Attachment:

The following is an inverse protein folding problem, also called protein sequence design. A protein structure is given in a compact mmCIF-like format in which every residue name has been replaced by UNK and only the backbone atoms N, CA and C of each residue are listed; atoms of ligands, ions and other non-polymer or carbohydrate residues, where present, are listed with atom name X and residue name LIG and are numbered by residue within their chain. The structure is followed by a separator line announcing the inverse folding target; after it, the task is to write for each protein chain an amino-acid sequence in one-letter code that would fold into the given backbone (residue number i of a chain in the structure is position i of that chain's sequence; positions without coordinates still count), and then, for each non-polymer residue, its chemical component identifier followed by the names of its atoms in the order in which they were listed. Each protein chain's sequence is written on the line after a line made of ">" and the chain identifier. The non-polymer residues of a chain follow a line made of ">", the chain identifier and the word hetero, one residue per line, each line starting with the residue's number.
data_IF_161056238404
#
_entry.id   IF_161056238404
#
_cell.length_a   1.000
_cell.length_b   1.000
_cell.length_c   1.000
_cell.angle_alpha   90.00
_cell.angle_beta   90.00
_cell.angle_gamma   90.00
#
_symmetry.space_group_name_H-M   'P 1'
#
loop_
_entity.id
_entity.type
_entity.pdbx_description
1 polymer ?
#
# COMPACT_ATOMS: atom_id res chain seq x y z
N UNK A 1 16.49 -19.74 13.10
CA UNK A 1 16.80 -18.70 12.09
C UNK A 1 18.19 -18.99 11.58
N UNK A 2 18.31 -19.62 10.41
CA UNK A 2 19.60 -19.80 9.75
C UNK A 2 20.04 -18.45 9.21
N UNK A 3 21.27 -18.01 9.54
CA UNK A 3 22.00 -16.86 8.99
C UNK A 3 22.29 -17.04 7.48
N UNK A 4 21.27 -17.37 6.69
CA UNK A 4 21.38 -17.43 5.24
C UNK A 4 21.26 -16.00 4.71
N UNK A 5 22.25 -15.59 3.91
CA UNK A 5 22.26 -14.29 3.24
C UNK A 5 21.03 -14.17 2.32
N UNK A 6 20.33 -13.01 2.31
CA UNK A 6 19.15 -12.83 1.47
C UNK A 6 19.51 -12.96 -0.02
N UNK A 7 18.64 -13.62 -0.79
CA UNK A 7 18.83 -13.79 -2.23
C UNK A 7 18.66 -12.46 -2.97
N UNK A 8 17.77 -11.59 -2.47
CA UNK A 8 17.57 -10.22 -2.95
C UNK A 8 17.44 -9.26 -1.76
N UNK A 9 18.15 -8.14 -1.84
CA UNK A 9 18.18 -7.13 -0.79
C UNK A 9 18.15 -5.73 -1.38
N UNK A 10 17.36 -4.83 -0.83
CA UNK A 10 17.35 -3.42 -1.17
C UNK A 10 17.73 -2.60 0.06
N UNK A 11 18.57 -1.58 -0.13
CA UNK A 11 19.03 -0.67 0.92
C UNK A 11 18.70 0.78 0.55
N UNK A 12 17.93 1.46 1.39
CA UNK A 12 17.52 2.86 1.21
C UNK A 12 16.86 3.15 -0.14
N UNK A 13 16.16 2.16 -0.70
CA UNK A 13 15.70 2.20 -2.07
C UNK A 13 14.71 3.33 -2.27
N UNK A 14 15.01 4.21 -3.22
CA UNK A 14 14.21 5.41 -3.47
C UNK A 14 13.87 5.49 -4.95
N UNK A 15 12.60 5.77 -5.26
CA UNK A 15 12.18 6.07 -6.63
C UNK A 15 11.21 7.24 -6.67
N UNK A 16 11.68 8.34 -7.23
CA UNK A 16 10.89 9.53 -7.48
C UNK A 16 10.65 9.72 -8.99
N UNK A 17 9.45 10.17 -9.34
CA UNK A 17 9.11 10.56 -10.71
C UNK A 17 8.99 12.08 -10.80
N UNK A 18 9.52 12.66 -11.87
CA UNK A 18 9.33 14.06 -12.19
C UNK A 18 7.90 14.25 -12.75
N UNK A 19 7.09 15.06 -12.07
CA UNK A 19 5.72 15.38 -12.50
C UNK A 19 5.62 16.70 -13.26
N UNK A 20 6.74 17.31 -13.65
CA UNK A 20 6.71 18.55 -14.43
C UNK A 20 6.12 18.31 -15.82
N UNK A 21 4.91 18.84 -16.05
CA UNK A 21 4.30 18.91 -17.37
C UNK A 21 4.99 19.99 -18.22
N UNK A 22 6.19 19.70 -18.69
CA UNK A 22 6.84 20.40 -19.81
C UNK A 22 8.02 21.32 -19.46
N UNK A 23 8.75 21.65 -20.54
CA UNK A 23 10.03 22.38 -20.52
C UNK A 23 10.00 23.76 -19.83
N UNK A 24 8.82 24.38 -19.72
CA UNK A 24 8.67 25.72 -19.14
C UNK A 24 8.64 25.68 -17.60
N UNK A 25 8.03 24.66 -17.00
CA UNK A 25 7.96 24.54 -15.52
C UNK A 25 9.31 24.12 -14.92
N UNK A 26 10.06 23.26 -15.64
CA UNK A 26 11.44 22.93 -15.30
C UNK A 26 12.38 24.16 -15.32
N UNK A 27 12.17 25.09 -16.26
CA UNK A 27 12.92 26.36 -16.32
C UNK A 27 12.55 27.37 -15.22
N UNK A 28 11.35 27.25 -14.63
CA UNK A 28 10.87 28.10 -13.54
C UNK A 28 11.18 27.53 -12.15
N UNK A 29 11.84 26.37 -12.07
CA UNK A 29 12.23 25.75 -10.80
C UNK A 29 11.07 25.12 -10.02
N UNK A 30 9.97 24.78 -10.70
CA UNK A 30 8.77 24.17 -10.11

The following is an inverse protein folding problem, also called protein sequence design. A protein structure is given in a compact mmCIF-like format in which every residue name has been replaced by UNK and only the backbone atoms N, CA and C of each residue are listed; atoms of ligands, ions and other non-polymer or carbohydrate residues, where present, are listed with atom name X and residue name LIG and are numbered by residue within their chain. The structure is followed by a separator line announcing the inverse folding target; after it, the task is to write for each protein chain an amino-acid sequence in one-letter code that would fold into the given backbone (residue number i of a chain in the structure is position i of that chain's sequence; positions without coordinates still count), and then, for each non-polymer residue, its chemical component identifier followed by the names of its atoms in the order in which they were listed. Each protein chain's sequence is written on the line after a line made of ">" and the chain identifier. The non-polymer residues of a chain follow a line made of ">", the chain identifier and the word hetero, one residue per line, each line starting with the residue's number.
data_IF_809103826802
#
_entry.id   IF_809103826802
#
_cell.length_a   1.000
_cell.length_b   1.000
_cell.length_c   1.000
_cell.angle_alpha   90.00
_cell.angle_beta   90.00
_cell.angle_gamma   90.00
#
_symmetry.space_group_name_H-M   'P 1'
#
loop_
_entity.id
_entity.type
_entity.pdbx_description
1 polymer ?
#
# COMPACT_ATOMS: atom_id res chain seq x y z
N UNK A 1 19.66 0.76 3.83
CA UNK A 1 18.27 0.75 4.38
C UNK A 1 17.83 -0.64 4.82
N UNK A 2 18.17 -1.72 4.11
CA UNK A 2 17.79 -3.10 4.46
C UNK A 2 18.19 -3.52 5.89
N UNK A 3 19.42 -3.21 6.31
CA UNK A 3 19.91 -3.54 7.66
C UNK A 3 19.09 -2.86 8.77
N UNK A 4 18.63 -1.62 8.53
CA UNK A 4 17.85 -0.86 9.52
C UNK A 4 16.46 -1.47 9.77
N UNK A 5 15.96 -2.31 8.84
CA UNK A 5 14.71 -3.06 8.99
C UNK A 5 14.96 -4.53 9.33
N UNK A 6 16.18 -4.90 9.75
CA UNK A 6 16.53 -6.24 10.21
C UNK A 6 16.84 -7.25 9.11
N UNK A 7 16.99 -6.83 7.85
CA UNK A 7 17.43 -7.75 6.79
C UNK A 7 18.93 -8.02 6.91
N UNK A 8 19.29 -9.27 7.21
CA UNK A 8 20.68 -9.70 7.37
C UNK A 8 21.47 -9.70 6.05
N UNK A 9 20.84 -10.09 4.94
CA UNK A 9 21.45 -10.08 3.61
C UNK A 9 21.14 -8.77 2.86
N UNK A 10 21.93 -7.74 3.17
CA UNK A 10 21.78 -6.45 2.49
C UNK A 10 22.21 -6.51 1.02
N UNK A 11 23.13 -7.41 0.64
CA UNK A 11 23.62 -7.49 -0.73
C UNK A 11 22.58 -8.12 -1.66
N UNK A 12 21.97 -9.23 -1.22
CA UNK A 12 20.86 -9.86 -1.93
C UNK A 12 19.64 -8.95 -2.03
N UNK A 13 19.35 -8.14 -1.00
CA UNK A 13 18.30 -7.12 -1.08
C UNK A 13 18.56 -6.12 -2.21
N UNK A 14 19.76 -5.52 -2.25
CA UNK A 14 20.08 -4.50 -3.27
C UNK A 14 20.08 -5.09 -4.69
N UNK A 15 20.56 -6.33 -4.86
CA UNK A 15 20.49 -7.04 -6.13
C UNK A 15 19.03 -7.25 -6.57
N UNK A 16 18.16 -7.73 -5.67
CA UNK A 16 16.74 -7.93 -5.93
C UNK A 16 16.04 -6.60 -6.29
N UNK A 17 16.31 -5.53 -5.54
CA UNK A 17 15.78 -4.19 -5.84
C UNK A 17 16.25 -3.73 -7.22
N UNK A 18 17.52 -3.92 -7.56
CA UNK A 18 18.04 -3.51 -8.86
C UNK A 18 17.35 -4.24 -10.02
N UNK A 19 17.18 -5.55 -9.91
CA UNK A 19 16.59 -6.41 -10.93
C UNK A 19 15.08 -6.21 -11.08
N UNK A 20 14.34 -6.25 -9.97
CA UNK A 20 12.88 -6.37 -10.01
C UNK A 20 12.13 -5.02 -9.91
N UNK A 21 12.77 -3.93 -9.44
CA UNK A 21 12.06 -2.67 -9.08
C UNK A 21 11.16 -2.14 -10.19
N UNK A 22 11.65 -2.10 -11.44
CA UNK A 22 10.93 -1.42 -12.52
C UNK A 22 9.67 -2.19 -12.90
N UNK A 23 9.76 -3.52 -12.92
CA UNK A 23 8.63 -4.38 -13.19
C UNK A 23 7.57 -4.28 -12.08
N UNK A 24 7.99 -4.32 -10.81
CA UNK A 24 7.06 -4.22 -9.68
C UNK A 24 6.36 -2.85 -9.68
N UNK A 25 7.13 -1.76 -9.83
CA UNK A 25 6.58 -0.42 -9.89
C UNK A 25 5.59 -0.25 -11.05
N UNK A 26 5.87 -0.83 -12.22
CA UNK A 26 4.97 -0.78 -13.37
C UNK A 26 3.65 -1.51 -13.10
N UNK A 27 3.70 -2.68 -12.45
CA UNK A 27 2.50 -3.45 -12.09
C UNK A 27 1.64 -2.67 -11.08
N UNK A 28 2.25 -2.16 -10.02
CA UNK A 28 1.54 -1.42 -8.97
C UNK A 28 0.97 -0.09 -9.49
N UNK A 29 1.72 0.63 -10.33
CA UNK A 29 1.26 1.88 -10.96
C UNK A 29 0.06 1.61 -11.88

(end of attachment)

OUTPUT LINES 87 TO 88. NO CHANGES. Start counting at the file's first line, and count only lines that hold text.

C UNK A 22 8.02 21.32 -19.46
N UNK A 23 8.75 21.65 -20.54